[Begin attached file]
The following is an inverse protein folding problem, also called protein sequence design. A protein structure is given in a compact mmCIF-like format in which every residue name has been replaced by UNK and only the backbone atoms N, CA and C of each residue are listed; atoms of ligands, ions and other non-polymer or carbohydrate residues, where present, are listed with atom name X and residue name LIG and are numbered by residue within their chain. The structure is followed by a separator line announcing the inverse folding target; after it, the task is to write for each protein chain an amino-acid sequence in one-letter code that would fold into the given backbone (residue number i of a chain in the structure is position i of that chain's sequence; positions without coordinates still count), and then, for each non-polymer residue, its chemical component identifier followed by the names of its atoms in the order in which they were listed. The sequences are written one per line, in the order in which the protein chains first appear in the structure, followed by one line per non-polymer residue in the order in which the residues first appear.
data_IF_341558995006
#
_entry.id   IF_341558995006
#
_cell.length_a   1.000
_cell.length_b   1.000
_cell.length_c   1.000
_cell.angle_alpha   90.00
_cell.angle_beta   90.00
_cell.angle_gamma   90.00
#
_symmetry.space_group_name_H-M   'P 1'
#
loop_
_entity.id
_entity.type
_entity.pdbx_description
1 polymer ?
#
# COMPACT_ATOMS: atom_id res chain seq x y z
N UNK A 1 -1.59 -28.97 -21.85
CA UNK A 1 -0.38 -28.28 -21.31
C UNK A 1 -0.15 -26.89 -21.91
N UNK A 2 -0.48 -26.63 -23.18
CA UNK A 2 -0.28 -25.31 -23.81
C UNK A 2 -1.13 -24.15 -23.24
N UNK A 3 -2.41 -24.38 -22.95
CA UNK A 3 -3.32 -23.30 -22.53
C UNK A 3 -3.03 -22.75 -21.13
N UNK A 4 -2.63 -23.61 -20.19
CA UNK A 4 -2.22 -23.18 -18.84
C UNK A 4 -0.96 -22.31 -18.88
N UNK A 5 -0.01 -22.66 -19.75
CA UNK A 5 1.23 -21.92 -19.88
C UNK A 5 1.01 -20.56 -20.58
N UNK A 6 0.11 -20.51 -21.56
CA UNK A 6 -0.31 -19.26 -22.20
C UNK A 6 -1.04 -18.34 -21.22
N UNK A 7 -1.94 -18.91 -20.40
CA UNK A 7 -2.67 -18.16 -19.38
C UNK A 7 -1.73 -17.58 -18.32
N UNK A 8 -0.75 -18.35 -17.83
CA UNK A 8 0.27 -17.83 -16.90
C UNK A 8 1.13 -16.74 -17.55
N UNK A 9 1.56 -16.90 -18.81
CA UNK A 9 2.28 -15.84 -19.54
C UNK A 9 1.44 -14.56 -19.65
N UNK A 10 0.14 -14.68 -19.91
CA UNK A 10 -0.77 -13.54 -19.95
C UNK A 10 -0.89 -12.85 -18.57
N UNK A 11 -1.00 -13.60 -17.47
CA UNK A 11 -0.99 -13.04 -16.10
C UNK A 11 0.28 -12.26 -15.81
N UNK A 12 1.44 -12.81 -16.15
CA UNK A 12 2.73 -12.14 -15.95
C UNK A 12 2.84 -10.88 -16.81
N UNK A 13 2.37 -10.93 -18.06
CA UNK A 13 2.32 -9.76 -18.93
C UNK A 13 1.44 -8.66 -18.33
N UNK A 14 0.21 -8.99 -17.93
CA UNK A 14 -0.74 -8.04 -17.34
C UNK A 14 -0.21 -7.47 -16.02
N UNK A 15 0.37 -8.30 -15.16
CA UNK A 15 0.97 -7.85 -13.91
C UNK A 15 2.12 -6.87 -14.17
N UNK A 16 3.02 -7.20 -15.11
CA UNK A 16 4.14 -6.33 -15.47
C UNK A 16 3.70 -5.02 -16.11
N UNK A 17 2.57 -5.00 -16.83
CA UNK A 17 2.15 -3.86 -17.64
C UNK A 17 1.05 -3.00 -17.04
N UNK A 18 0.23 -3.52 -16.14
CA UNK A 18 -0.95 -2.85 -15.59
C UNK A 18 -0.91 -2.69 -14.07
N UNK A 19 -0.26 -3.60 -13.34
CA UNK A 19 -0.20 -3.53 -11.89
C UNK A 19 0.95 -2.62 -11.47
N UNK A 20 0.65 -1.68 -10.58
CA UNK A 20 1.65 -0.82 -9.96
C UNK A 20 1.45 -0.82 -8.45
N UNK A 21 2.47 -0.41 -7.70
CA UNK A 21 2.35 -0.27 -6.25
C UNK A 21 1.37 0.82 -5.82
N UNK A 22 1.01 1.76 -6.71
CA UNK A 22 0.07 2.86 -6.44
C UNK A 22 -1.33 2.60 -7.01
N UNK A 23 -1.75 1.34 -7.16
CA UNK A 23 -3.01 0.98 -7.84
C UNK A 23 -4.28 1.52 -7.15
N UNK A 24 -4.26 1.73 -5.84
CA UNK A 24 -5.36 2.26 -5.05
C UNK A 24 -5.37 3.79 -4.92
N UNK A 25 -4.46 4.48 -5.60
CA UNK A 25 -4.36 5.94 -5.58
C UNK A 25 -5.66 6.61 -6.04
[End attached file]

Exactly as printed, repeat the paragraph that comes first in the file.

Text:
The following is an inverse protein folding problem, also called protein sequence design. A protein structure is given in a compact mmCIF-like format in which every residue name has been replaced by UNK and only the backbone atoms N, CA and C of each residue are listed; atoms of ligands, ions and other non-polymer or carbohydrate residues, where present, are listed with atom name X and residue name LIG and are numbered by residue within their chain. The structure is followed by a separator line announcing the inverse folding target; after it, the task is to write for each protein chain an amino-acid sequence in one-letter code that would fold into the given backbone (residue number i of a chain in the structure is position i of that chain's sequence; positions without coordinates still count), and then, for each non-polymer residue, its chemical component identifier followed by the names of its atoms in the order in which they were listed. The sequences are written one per line, in the order in which the protein chains first appear in the structure, followed by one line per non-polymer residue in the order in which the residues first appear.